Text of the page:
Measurement of CO2 in the Atmosphere and in Surface Seawater

Carbon dioxide measurements in the atmosphere and in surface water were made on these cruises by Kimberly Kelly. Mixing ratios of CO2 were analyzed with an automated, temperature-controlled gas chromatographic system similar to that described by Weiss (1981), and Bates et al. (1993). Every 12 minutes one of four gases (atmospheric sample, standard 1, equilibrator vapor sample, or standard 2) was injected for analysis. Details of sample collection, gas standard calibration, and data reduction follow.

Air was pumped through 3/8-inch O.D. plastic-coated aluminum tubing (Dekoron) from the jackstaff on the bow of the ship, 10 meters above the sea surface, to the oceanographic laboratory for analysis. This line was continuously flushed at 8-10 L/min. Aliquots from this air stream were dried using phosphorous pentoxide and 2 milliliters were injected into a gas chromatograph (GC) where CO2 was separated from the other gases, catalytically reduced to methane, and routed to the flame ionization detector. The instrument response was compared with the response of standard gases for quantification. The standard gases were dried and treated in exactly the same manner as the air and equilibrator samples.

Surface seawater entered the ship's seachest via a forward intake line located approximately 5 meters below the water level. From the seachest, the water was pumped up to a showerhead-type Plexiglas equilibrator designed by R. Weiss (Butler et al. 1988). Water rains through the equilibrator at 15-20 L/min, and the gases dissolved in the seawater partition between the aqueous and vapor phases according to their solubilities at the temperature and salinity of the seawater in the equilibrator. Aliquots of the equilibrator vapor phase were sampled, dried, and analyzed as described above for atmospheric samples.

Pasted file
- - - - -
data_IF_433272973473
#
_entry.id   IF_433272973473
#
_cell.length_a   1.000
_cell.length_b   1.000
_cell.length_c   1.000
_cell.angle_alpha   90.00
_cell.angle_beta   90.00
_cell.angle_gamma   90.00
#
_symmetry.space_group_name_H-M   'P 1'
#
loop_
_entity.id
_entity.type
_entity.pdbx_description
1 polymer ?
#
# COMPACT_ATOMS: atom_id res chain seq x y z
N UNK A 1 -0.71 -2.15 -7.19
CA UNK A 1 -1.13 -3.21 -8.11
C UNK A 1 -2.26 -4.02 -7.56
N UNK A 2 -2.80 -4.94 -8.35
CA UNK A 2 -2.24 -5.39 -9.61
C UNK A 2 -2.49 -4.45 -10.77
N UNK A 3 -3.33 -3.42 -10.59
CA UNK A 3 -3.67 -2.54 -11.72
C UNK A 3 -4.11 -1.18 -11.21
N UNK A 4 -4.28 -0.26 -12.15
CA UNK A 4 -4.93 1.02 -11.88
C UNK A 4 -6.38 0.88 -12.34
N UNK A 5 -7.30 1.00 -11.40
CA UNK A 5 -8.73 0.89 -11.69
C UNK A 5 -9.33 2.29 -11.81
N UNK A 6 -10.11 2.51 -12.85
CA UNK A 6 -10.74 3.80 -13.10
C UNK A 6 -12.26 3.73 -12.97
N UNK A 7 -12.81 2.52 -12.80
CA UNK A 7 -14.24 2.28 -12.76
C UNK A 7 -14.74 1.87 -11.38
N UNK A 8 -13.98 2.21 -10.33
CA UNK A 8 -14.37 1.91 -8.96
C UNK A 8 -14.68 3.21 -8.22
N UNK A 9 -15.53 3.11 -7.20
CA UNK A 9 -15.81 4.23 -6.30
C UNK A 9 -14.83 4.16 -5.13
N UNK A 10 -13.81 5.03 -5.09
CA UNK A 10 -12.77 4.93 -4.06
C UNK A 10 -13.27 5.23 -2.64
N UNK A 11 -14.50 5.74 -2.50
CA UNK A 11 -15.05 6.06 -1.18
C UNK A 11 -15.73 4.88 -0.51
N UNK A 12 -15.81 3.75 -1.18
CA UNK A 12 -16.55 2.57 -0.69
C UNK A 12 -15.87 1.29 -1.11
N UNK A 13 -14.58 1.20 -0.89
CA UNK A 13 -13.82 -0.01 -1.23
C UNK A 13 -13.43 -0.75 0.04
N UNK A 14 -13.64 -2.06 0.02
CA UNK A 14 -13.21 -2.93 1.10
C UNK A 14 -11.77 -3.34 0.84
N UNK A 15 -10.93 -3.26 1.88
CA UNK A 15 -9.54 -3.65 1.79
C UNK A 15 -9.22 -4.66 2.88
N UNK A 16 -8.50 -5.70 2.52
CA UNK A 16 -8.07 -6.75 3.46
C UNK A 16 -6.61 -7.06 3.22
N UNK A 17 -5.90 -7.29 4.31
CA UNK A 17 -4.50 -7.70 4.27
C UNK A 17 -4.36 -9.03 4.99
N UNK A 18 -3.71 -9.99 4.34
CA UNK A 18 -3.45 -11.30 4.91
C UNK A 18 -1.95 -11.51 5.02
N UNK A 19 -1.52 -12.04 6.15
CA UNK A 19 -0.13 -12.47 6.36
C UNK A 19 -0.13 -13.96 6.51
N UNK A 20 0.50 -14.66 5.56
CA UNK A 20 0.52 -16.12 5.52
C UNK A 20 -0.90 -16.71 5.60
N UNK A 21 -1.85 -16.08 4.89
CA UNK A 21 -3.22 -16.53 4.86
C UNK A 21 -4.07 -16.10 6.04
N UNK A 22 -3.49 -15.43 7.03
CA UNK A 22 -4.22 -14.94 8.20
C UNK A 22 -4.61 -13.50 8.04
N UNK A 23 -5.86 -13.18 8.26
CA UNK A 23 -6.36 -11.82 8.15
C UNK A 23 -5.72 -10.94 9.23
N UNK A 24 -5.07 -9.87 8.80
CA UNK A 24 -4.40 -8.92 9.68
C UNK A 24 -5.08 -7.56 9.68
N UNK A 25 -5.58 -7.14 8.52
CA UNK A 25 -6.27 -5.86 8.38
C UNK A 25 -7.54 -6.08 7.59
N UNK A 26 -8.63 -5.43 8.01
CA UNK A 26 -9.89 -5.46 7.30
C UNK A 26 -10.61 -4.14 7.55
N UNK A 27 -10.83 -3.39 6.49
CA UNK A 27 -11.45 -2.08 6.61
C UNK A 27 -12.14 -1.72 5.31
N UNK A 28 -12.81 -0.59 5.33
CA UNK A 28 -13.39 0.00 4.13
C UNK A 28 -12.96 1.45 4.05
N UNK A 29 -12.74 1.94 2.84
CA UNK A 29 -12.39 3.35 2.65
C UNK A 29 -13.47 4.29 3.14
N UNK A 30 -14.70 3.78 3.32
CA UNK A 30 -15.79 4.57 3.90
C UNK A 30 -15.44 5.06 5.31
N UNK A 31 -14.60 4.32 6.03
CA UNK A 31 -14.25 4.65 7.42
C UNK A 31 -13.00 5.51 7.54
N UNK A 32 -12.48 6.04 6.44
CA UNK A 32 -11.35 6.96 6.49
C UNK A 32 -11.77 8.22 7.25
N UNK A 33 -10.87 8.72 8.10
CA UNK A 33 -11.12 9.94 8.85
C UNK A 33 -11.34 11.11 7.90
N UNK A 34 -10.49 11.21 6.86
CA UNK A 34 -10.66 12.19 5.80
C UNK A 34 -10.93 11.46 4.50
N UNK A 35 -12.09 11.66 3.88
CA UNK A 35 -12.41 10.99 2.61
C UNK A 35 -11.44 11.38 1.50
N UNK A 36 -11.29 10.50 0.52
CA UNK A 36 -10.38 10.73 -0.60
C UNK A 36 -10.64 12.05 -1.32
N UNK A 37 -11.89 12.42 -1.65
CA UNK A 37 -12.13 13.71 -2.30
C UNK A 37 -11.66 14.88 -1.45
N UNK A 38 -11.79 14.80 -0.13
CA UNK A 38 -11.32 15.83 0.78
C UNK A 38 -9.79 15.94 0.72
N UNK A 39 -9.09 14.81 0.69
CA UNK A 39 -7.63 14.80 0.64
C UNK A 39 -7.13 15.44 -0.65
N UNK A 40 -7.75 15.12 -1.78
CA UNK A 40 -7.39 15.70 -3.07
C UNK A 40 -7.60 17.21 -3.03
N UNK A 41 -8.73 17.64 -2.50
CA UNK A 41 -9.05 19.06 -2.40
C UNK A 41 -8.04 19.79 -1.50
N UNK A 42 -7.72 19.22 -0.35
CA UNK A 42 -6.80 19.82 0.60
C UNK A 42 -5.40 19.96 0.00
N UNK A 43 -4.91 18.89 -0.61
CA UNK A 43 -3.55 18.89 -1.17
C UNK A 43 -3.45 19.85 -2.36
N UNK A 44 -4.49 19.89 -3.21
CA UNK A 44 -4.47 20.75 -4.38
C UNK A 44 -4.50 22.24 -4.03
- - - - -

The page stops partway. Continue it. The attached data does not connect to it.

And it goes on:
The gas standards were dried, whole-air mixtures contained in aluminum cylinders. The working standards were calibrated against the primary standards before and after the 1987, 1988, and 1989 cruises. The primary standards (CC48232 - 352.47 ppm, CC48302 - 355.97 ppm, CC48314 - 353.39 ppm) were filled and calibrated by the National Oceanic and Atmospheric Administration/Climate Monitoring and Diagnostics Laboratory (NOAA/CMDL) in February 1987. Subsequent calibrations of these primary standards by CMDL in November 1987, June 1990, and August 1990 have shown that the CO2 mixing ratios remained constant during this 3.5 year period. The CO2 mixing ratios in the working standards ranged from 228.15 ppm to 460.43 ppm. The working standards were calibrated by CMDL in 1990. These calibrations agreed to within 0.5% of the values assigned to each tank by PMEL based on the primary standards and a linear FID detector response. The data reported here have been reduced using the CMDL calibrations of the working standards. The mixing ratios reported here are in the World Meteorological Organization (WMO) X85 scale (Thoning et al. 1987). The accuracies of the CO2 standards are given by CMDL as ± 0.6% by comparison with the manometric analyses of C. D. Keeling at the Scripps Institution of Oceanography. Instrument precision was determined by the average percent standard deviation of the standard response over a 6-hour period. The precision varied between cruises but was always less than 1.2% and was more typically around 0.4% (Table 3).

Table 3. Instrument precision in percent standard deviation from the standard value.

Year Cruise % Std. Dev
1986 EPOCS 0.94
1986 RITS/CO2 0.71
1987 SAGA II 0.24
1987 TEW-3,RITS/CO2 0.32
1988 RITS/CO2 0.60
1988 EPOCS 0.21
1989 RITS/CO2 0.37

The CO2 mixing ratios in the air and equilibrator samples were calculated as follows. The data were first visually filtered to eliminate any episodes of ship contamination. These episodes were quite evident from the extremely high carbon monoxide values that were measured simultaneously. The mixing ratios of CO2 in both the air and equilibrator samples were then computed based on peak area and either a 4-hour or 6-hour running mean single-point standard. These dry-air mixing ratios were then binned into hourly values based on the measurements made 30 minutes before and after the hour.

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